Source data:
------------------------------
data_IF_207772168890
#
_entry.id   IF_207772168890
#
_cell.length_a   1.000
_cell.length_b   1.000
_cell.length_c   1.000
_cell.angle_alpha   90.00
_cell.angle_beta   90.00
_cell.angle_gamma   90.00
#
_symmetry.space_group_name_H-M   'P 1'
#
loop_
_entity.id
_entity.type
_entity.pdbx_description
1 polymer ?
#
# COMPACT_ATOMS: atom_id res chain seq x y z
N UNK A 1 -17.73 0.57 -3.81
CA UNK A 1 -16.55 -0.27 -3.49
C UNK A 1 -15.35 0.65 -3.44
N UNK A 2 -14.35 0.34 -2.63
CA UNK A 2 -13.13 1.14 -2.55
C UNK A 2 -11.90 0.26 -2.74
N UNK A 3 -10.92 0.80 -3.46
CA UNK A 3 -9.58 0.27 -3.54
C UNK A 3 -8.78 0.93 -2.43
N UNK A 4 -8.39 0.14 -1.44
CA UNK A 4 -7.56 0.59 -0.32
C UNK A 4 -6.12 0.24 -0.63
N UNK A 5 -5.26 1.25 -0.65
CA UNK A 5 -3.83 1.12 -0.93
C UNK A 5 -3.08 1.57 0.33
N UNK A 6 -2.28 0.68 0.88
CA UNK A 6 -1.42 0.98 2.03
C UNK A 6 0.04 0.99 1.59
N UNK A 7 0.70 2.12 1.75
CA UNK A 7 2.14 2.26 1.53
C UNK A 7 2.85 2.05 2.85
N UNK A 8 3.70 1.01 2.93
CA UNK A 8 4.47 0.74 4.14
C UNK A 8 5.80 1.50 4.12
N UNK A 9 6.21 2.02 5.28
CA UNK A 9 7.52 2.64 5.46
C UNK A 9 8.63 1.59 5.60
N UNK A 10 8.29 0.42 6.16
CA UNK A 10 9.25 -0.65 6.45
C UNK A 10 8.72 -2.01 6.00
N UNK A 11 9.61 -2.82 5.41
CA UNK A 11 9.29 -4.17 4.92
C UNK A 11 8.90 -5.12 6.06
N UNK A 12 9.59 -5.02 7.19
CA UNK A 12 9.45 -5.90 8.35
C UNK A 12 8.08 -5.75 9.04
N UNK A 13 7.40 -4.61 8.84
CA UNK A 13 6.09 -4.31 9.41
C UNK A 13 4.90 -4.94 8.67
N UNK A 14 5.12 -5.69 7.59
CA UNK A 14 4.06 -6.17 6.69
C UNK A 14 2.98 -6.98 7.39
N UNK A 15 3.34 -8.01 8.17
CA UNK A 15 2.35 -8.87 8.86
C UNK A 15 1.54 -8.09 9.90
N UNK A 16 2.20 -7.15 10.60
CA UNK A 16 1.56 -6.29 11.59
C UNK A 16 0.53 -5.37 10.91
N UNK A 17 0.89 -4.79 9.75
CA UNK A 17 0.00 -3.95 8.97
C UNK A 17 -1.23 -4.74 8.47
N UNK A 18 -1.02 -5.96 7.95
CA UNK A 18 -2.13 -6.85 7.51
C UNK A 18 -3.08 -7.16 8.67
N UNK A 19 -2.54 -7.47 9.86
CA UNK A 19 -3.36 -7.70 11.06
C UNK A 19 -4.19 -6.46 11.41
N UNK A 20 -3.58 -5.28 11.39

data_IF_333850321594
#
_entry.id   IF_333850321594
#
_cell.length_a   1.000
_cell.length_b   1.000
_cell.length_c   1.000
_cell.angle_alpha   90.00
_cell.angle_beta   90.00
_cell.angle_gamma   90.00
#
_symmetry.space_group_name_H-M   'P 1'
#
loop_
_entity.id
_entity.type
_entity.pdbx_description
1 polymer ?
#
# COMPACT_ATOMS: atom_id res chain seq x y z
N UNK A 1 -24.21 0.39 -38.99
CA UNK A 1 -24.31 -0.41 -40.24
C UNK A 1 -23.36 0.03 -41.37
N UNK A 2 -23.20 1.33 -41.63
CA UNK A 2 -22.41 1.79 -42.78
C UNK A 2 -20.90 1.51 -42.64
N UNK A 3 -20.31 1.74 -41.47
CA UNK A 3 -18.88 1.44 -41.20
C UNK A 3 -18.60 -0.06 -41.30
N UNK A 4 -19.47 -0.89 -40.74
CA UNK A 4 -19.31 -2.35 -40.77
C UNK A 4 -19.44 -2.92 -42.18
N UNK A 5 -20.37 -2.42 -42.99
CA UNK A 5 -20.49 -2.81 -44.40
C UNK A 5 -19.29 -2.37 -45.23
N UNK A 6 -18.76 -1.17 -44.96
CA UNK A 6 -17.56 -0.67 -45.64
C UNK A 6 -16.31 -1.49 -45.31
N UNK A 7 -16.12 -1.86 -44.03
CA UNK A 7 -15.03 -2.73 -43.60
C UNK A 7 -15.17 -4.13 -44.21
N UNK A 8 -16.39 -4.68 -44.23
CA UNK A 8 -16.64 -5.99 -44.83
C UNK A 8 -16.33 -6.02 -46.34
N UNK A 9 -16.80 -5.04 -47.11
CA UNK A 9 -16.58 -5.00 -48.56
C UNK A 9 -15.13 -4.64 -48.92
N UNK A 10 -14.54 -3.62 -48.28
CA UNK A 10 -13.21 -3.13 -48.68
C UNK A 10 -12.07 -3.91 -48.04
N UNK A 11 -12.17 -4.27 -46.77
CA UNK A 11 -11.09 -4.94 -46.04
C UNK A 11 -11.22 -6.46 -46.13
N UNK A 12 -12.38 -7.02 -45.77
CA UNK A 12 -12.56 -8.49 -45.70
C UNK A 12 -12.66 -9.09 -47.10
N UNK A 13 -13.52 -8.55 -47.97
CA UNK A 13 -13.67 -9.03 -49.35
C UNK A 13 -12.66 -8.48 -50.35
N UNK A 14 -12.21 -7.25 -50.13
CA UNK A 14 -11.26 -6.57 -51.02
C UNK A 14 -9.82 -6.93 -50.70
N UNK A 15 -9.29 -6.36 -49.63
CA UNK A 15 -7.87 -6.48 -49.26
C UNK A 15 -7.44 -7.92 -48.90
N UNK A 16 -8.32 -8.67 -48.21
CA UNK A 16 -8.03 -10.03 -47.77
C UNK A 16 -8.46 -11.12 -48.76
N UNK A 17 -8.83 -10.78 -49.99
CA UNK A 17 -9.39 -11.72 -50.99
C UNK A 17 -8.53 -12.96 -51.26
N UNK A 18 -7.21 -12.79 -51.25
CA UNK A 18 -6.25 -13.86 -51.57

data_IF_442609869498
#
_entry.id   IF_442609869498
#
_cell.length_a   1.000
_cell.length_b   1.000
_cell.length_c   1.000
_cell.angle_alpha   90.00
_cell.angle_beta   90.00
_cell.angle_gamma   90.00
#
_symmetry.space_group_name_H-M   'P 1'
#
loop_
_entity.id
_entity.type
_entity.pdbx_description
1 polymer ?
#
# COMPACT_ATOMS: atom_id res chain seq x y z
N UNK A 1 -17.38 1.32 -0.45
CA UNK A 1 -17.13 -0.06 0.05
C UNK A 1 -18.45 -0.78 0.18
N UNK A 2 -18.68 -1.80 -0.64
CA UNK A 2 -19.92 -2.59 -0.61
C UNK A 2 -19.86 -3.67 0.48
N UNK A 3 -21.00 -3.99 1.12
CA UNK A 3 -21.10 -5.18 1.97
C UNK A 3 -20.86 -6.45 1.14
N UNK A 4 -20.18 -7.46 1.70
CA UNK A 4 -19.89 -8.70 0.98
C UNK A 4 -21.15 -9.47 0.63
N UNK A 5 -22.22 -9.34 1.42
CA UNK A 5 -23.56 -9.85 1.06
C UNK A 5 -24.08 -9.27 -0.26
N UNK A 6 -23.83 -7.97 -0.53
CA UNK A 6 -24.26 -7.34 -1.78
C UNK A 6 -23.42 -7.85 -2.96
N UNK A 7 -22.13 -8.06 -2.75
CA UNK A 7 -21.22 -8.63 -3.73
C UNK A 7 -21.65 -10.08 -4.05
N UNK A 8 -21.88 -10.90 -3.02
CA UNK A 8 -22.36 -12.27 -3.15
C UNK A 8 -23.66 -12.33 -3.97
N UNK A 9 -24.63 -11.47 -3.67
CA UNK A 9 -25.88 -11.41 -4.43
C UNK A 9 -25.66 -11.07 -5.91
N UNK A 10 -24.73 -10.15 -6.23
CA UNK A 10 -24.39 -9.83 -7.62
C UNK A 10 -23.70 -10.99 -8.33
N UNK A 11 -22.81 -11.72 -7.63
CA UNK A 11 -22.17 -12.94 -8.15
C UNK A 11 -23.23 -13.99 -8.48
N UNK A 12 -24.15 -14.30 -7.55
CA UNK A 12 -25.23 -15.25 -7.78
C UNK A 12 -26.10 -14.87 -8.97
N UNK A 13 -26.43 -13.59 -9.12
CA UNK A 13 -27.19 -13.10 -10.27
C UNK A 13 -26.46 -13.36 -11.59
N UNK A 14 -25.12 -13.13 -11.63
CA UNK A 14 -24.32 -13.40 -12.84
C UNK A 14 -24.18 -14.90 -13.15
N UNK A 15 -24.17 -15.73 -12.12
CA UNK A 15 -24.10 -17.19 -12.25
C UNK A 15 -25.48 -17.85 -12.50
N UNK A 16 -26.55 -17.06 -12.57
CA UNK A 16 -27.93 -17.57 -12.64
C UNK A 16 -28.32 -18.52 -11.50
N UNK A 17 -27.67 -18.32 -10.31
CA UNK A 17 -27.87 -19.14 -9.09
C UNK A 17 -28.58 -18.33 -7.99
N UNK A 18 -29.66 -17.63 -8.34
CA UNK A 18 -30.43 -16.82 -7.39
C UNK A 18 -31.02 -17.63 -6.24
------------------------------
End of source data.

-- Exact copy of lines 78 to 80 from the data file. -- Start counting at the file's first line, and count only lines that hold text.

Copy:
N UNK A 20 -3.58 -5.28 11.39

data_IF_333850321594
#